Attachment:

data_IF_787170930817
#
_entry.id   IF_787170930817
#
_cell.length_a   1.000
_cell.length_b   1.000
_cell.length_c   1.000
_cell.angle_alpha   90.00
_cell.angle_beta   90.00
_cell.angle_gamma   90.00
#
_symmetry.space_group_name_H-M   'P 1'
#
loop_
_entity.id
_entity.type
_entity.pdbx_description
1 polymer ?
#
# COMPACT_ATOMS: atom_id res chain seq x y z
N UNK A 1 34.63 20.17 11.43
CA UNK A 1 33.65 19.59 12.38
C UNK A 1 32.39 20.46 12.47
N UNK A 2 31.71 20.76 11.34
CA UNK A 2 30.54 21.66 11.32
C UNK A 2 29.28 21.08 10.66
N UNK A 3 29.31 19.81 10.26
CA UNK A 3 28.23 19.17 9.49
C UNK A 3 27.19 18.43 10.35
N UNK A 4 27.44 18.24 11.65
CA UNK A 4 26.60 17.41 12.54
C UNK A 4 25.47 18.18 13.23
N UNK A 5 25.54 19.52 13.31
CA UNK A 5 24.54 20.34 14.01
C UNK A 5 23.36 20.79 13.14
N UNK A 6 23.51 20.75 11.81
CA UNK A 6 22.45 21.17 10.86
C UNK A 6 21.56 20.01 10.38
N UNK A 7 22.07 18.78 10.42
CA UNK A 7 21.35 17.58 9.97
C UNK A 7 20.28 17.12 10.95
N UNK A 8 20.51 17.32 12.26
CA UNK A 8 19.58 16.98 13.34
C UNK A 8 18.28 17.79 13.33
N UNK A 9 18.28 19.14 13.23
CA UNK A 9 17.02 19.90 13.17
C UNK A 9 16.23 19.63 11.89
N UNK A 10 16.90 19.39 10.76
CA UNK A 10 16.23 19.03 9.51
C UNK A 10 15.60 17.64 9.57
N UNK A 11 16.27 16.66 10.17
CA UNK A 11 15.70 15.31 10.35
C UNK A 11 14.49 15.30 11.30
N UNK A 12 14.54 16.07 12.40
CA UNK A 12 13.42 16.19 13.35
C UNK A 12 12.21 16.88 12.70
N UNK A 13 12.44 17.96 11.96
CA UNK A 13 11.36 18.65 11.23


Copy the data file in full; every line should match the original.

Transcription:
data_IF_787170930817
#
_entry.id   IF_787170930817
#
_cell.length_a   1.000
_cell.length_b   1.000
_cell.length_c   1.000
_cell.angle_alpha   90.00
_cell.angle_beta   90.00
_cell.angle_gamma   90.00
#
_symmetry.space_group_name_H-M   'P 1'
#
loop_
_entity.id
_entity.type
_entity.pdbx_description
1 polymer ?
#
# COMPACT_ATOMS: atom_id res chain seq x y z
N UNK A 1 34.63 20.17 11.43
CA UNK A 1 33.65 19.59 12.38
C UNK A 1 32.39 20.46 12.47
N UNK A 2 31.71 20.76 11.34
CA UNK A 2 30.54 21.66 11.32
C UNK A 2 29.28 21.08 10.66
N UNK A 3 29.31 19.81 10.26
CA UNK A 3 28.23 19.17 9.49
C UNK A 3 27.19 18.43 10.35
N UNK A 4 27.44 18.24 11.65
CA UNK A 4 26.60 17.41 12.54
C UNK A 4 25.47 18.18 13.23
N UNK A 5 25.54 19.52 13.31
CA UNK A 5 24.54 20.34 14.01
C UNK A 5 23.36 20.79 13.14
N UNK A 6 23.51 20.75 11.81
CA UNK A 6 22.45 21.17 10.86
C UNK A 6 21.56 20.01 10.38
N UNK A 7 22.07 18.78 10.42
CA UNK A 7 21.35 17.58 9.97
C UNK A 7 20.28 17.12 10.95
N UNK A 8 20.51 17.32 12.26
CA UNK A 8 19.58 16.98 13.34
C UNK A 8 18.28 17.79 13.33
N UNK A 9 18.28 19.14 13.23
CA UNK A 9 17.02 19.90 13.17
C UNK A 9 16.23 19.63 11.89
N UNK A 10 16.90 19.39 10.76
CA UNK A 10 16.23 19.03 9.51
C UNK A 10 15.60 17.64 9.57
N UNK A 11 16.27 16.66 10.17
CA UNK A 11 15.70 15.31 10.35
C UNK A 11 14.49 15.30 11.30
N UNK A 12 14.54 16.07 12.40
CA UNK A 12 13.42 16.19 13.35
C UNK A 12 12.21 16.88 12.70
N UNK A 13 12.44 17.96 11.96
CA UNK A 13 11.36 18.65 11.23